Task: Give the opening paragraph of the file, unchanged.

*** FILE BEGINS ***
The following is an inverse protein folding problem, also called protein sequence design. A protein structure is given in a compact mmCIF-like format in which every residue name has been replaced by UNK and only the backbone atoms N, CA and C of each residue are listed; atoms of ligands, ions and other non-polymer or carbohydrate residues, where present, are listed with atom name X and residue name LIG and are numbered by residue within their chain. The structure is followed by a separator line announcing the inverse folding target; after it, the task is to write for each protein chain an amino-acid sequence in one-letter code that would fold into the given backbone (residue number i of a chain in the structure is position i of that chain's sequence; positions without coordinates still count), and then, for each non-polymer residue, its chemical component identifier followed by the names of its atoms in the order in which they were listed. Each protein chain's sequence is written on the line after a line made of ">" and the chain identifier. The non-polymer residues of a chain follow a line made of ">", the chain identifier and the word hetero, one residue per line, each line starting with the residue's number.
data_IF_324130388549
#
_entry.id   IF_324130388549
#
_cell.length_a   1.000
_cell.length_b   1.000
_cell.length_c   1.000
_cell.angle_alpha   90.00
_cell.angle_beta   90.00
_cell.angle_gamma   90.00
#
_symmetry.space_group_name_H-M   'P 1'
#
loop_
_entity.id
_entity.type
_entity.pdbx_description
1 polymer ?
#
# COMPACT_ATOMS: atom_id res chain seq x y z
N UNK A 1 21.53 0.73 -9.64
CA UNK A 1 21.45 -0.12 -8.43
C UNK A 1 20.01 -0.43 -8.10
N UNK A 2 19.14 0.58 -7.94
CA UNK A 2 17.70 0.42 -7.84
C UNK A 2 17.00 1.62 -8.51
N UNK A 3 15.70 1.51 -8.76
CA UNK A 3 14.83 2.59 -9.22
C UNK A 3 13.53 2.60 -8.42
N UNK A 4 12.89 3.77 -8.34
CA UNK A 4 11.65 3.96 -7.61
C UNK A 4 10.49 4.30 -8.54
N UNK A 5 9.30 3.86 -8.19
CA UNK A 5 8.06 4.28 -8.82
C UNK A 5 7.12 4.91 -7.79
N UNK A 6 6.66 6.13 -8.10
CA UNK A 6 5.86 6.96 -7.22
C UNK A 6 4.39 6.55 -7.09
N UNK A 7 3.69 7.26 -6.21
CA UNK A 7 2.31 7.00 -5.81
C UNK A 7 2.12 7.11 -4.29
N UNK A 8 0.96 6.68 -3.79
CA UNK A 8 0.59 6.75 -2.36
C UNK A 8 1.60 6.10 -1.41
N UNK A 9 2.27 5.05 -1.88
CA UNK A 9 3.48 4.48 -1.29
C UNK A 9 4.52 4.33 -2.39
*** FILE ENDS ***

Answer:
The following is an inverse protein folding problem, also called protein sequence design. A protein structure is given in a compact mmCIF-like format in which every residue name has been replaced by UNK and only the backbone atoms N, CA and C of each residue are listed; atoms of ligands, ions and other non-polymer or carbohydrate residues, where present, are listed with atom name X and residue name LIG and are numbered by residue within their chain. The structure is followed by a separator line announcing the inverse folding target; after it, the task is to write for each protein chain an amino-acid sequence in one-letter code that would fold into the given backbone (residue number i of a chain in the structure is position i of that chain's sequence; positions without coordinates still count), and then, for each non-polymer residue, its chemical component identifier followed by the names of its atoms in the order in which they were listed. Each protein chain's sequence is written on the line after a line made of ">" and the chain identifier. The non-polymer residues of a chain follow a line made of ">", the chain identifier and the word hetero, one residue per line, each line starting with the residue's number.